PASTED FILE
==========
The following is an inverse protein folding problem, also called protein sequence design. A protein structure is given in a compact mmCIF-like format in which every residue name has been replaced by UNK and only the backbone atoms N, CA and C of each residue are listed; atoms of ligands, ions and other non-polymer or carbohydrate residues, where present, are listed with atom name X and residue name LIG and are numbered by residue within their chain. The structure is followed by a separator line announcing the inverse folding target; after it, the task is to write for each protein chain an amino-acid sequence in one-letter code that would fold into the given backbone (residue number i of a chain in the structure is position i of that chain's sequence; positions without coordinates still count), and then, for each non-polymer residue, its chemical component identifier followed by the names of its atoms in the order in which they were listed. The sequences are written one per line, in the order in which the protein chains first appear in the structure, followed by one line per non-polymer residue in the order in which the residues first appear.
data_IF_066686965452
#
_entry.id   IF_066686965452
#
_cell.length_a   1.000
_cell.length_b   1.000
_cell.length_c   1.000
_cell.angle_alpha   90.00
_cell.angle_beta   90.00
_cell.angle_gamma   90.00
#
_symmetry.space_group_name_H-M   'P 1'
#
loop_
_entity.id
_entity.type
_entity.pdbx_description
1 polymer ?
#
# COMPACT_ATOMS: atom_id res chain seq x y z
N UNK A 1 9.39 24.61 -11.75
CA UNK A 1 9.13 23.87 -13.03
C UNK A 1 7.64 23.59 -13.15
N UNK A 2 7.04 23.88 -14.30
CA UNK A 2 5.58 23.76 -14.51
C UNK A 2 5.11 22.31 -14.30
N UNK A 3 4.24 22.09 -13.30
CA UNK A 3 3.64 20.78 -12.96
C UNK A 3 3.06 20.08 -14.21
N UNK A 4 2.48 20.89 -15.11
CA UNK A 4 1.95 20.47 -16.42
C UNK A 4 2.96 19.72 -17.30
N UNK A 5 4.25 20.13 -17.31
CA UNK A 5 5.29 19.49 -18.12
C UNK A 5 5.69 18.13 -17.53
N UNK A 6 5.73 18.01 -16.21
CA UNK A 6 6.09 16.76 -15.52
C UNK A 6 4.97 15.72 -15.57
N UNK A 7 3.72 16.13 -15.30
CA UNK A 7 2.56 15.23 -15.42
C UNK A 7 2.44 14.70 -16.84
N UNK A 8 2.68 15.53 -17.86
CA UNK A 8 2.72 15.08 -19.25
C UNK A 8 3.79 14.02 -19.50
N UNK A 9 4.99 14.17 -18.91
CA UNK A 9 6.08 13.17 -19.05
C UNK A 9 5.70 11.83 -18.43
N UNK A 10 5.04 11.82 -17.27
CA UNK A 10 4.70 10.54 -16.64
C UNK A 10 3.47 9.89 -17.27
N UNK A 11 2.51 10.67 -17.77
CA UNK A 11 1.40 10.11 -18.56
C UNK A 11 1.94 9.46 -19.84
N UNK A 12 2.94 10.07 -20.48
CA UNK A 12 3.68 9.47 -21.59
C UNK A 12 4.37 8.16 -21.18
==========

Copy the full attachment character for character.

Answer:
The following is an inverse protein folding problem, also called protein sequence design. A protein structure is given in a compact mmCIF-like format in which every residue name has been replaced by UNK and only the backbone atoms N, CA and C of each residue are listed; atoms of ligands, ions and other non-polymer or carbohydrate residues, where present, are listed with atom name X and residue name LIG and are numbered by residue within their chain. The structure is followed by a separator line announcing the inverse folding target; after it, the task is to write for each protein chain an amino-acid sequence in one-letter code that would fold into the given backbone (residue number i of a chain in the structure is position i of that chain's sequence; positions without coordinates still count), and then, for each non-polymer residue, its chemical component identifier followed by the names of its atoms in the order in which they were listed. The sequences are written one per line, in the order in which the protein chains first appear in the structure, followed by one line per non-polymer residue in the order in which the residues first appear.
data_IF_066686965452
#
_entry.id   IF_066686965452
#
_cell.length_a   1.000
_cell.length_b   1.000
_cell.length_c   1.000
_cell.angle_alpha   90.00
_cell.angle_beta   90.00
_cell.angle_gamma   90.00
#
_symmetry.space_group_name_H-M   'P 1'
#
loop_
_entity.id
_entity.type
_entity.pdbx_description
1 polymer ?
#
# COMPACT_ATOMS: atom_id res chain seq x y z
N UNK A 1 9.39 24.61 -11.75
CA UNK A 1 9.13 23.87 -13.03
C UNK A 1 7.64 23.59 -13.15
N UNK A 2 7.04 23.88 -14.30
CA UNK A 2 5.58 23.76 -14.51
C UNK A 2 5.11 22.31 -14.30
N UNK A 3 4.24 22.09 -13.30
CA UNK A 3 3.64 20.78 -12.96
C UNK A 3 3.06 20.08 -14.21
N UNK A 4 2.48 20.89 -15.11
CA UNK A 4 1.95 20.47 -16.42
C UNK A 4 2.96 19.72 -17.30
N UNK A 5 4.25 20.13 -17.31
CA UNK A 5 5.29 19.49 -18.12
C UNK A 5 5.69 18.13 -17.53
N UNK A 6 5.73 18.01 -16.21
CA UNK A 6 6.09 16.76 -15.52
C UNK A 6 4.97 15.72 -15.57
N UNK A 7 3.72 16.13 -15.30
CA UNK A 7 2.56 15.23 -15.42
C UNK A 7 2.44 14.70 -16.84
N UNK A 8 2.68 15.53 -17.86
CA UNK A 8 2.72 15.08 -19.25
C UNK A 8 3.79 14.02 -19.50
N UNK A 9 4.99 14.17 -18.91
CA UNK A 9 6.08 13.17 -19.05
C UNK A 9 5.70 11.83 -18.43
N UNK A 10 5.04 11.82 -17.27
CA UNK A 10 4.70 10.54 -16.64
C UNK A 10 3.47 9.89 -17.27
N UNK A 11 2.51 10.67 -17.77
CA UNK A 11 1.40 10.11 -18.56
C UNK A 11 1.94 9.46 -19.84
N UNK A 12 2.94 10.07 -20.48
CA UNK A 12 3.68 9.47 -21.59
C UNK A 12 4.37 8.16 -21.18